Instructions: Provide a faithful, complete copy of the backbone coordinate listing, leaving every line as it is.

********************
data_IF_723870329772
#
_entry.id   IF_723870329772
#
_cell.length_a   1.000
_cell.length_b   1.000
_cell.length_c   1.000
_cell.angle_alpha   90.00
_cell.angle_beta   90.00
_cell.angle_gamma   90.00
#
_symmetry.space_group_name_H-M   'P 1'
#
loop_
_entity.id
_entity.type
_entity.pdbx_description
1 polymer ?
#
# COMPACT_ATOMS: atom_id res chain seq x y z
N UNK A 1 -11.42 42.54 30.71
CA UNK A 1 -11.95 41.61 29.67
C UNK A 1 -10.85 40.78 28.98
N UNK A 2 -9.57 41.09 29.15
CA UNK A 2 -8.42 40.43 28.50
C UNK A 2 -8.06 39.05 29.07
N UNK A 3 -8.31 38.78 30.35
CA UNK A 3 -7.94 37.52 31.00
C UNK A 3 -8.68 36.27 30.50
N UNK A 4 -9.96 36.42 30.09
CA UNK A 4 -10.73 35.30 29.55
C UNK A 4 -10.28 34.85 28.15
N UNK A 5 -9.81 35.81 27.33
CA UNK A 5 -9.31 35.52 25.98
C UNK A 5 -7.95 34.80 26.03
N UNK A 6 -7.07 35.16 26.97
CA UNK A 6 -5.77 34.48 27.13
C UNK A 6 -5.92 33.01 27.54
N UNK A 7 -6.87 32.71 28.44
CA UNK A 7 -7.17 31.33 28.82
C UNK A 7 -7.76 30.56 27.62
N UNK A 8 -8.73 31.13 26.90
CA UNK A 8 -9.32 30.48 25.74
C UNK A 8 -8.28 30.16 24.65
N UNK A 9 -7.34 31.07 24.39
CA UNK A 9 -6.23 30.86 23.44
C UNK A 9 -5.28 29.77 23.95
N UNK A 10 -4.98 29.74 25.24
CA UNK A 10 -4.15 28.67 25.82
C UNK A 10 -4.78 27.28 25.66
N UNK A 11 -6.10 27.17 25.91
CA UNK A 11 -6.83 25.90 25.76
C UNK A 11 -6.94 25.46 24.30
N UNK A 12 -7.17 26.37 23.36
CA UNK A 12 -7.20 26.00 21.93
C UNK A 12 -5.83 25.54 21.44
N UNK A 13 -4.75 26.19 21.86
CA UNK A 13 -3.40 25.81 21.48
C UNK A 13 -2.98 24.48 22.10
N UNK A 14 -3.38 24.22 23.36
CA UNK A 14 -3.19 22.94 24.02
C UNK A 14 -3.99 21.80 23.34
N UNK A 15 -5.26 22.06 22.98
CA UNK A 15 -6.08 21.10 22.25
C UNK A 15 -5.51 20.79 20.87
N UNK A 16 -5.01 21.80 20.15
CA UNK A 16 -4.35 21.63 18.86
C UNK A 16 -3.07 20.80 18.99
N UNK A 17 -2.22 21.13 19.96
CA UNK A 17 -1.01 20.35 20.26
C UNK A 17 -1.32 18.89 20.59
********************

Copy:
data_IF_723870329772
#
_entry.id   IF_723870329772
#
_cell.length_a   1.000
_cell.length_b   1.000
_cell.length_c   1.000
_cell.angle_alpha   90.00
_cell.angle_beta   90.00
_cell.angle_gamma   90.00
#
_symmetry.space_group_name_H-M   'P 1'
#
loop_
_entity.id
_entity.type
_entity.pdbx_description
1 polymer ?
#
# COMPACT_ATOMS: atom_id res chain seq x y z
N UNK A 1 -11.42 42.54 30.71
CA UNK A 1 -11.95 41.61 29.67
C UNK A 1 -10.85 40.78 28.98
N UNK A 2 -9.57 41.09 29.15
CA UNK A 2 -8.42 40.43 28.50
C UNK A 2 -8.06 39.05 29.07
N UNK A 3 -8.31 38.78 30.35
CA UNK A 3 -7.94 37.52 31.00
C UNK A 3 -8.68 36.27 30.50
N UNK A 4 -9.96 36.42 30.09
CA UNK A 4 -10.73 35.30 29.55
C UNK A 4 -10.28 34.85 28.15
N UNK A 5 -9.81 35.81 27.33
CA UNK A 5 -9.31 35.52 25.98
C UNK A 5 -7.95 34.80 26.03
N UNK A 6 -7.07 35.16 26.97
CA UNK A 6 -5.77 34.48 27.13
C UNK A 6 -5.92 33.01 27.54
N UNK A 7 -6.87 32.71 28.44
CA UNK A 7 -7.17 31.33 28.82
C UNK A 7 -7.76 30.56 27.62
N UNK A 8 -8.73 31.13 26.90
CA UNK A 8 -9.32 30.48 25.74
C UNK A 8 -8.28 30.16 24.65
N UNK A 9 -7.34 31.07 24.39
CA UNK A 9 -6.23 30.86 23.44
C UNK A 9 -5.28 29.77 23.95
N UNK A 10 -4.98 29.74 25.24
CA UNK A 10 -4.15 28.67 25.82
C UNK A 10 -4.78 27.28 25.66
N UNK A 11 -6.10 27.17 25.91
CA UNK A 11 -6.83 25.90 25.76
C UNK A 11 -6.94 25.46 24.30
N UNK A 12 -7.17 26.37 23.36
CA UNK A 12 -7.20 26.00 21.93
C UNK A 12 -5.83 25.54 21.44
N UNK A 13 -4.75 26.19 21.86
CA UNK A 13 -3.40 25.81 21.48
C UNK A 13 -2.98 24.48 22.10
N UNK A 14 -3.38 24.22 23.36
CA UNK A 14 -3.19 22.94 24.02
C UNK A 14 -3.99 21.80 23.34
N UNK A 15 -5.26 22.06 22.98
CA UNK A 15 -6.08 21.10 22.25
C UNK A 15 -5.51 20.79 20.87
N UNK A 16 -5.01 21.80 20.15
CA UNK A 16 -4.35 21.63 18.86
C UNK A 16 -3.07 20.80 18.99
N UNK A 17 -2.22 21.13 19.96
CA UNK A 17 -1.01 20.35 20.26
C UNK A 17 -1.32 18.89 20.59